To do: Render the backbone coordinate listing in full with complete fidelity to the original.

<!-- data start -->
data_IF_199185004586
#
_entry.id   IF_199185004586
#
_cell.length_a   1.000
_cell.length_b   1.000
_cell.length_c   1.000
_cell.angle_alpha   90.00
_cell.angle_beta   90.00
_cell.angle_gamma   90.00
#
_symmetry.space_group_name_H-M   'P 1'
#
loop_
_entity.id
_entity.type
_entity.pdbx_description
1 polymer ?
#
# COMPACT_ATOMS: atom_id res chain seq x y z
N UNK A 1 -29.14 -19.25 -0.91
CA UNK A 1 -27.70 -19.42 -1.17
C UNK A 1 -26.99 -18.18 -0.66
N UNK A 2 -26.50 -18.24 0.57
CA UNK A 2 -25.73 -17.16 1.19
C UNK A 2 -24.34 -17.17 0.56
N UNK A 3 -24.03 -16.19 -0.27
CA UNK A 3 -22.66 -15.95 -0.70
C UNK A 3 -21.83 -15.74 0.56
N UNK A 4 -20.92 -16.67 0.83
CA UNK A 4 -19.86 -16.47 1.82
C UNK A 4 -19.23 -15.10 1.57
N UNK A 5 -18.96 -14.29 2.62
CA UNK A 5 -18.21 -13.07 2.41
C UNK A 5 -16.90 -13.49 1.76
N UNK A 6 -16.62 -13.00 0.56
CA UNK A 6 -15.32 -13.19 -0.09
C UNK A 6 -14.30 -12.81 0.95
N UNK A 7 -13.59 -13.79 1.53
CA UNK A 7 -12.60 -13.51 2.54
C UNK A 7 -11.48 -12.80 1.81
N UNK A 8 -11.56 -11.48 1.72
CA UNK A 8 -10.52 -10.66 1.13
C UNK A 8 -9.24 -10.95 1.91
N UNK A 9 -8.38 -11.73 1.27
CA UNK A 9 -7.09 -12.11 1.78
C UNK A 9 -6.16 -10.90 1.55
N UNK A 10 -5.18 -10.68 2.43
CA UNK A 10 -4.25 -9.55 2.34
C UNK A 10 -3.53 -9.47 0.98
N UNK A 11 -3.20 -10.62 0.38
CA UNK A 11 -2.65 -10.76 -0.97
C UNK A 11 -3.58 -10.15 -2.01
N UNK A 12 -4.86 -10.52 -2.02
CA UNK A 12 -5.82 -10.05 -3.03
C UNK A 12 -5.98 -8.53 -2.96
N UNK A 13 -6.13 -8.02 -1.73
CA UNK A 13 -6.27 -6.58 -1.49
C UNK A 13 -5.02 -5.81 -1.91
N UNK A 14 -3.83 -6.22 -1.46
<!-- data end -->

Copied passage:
data_IF_199185004586
#
_entry.id   IF_199185004586
#
_cell.length_a   1.000
_cell.length_b   1.000
_cell.length_c   1.000
_cell.angle_alpha   90.00
_cell.angle_beta   90.00
_cell.angle_gamma   90.00
#
_symmetry.space_group_name_H-M   'P 1'
#
loop_
_entity.id
_entity.type
_entity.pdbx_description
1 polymer ?
#
# COMPACT_ATOMS: atom_id res chain seq x y z
N UNK A 1 -29.14 -19.25 -0.91
CA UNK A 1 -27.70 -19.42 -1.17
C UNK A 1 -26.99 -18.18 -0.66
N UNK A 2 -26.50 -18.24 0.57
CA UNK A 2 -25.73 -17.16 1.19
C UNK A 2 -24.34 -17.17 0.56
N UNK A 3 -24.03 -16.19 -0.27
CA UNK A 3 -22.66 -15.95 -0.70
C UNK A 3 -21.83 -15.74 0.56
N UNK A 4 -20.92 -16.67 0.83
CA UNK A 4 -19.86 -16.47 1.82
C UNK A 4 -19.23 -15.10 1.57
N UNK A 5 -18.96 -14.29 2.62
CA UNK A 5 -18.21 -13.07 2.41
C UNK A 5 -16.90 -13.49 1.76
N UNK A 6 -16.62 -13.00 0.56
CA UNK A 6 -15.32 -13.19 -0.09
C UNK A 6 -14.30 -12.81 0.95
N UNK A 7 -13.59 -13.79 1.53
CA UNK A 7 -12.60 -13.51 2.54
C UNK A 7 -11.48 -12.80 1.81
N UNK A 8 -11.56 -11.48 1.72
CA UNK A 8 -10.52 -10.66 1.13
C UNK A 8 -9.24 -10.95 1.91
N UNK A 9 -8.38 -11.73 1.27
CA UNK A 9 -7.09 -12.11 1.78
C UNK A 9 -6.16 -10.90 1.55
N UNK A 10 -5.18 -10.68 2.43
CA UNK A 10 -4.25 -9.55 2.34
C UNK A 10 -3.53 -9.47 0.98
N UNK A 11 -3.20 -10.62 0.38
CA UNK A 11 -2.65 -10.76 -0.97
C UNK A 11 -3.58 -10.15 -2.01
N UNK A 12 -4.86 -10.52 -2.02
CA UNK A 12 -5.82 -10.05 -3.03
C UNK A 12 -5.98 -8.53 -2.96
N UNK A 13 -6.13 -8.02 -1.73
CA UNK A 13 -6.27 -6.58 -1.49
C UNK A 13 -5.02 -5.81 -1.91
N UNK A 14 -3.83 -6.22 -1.46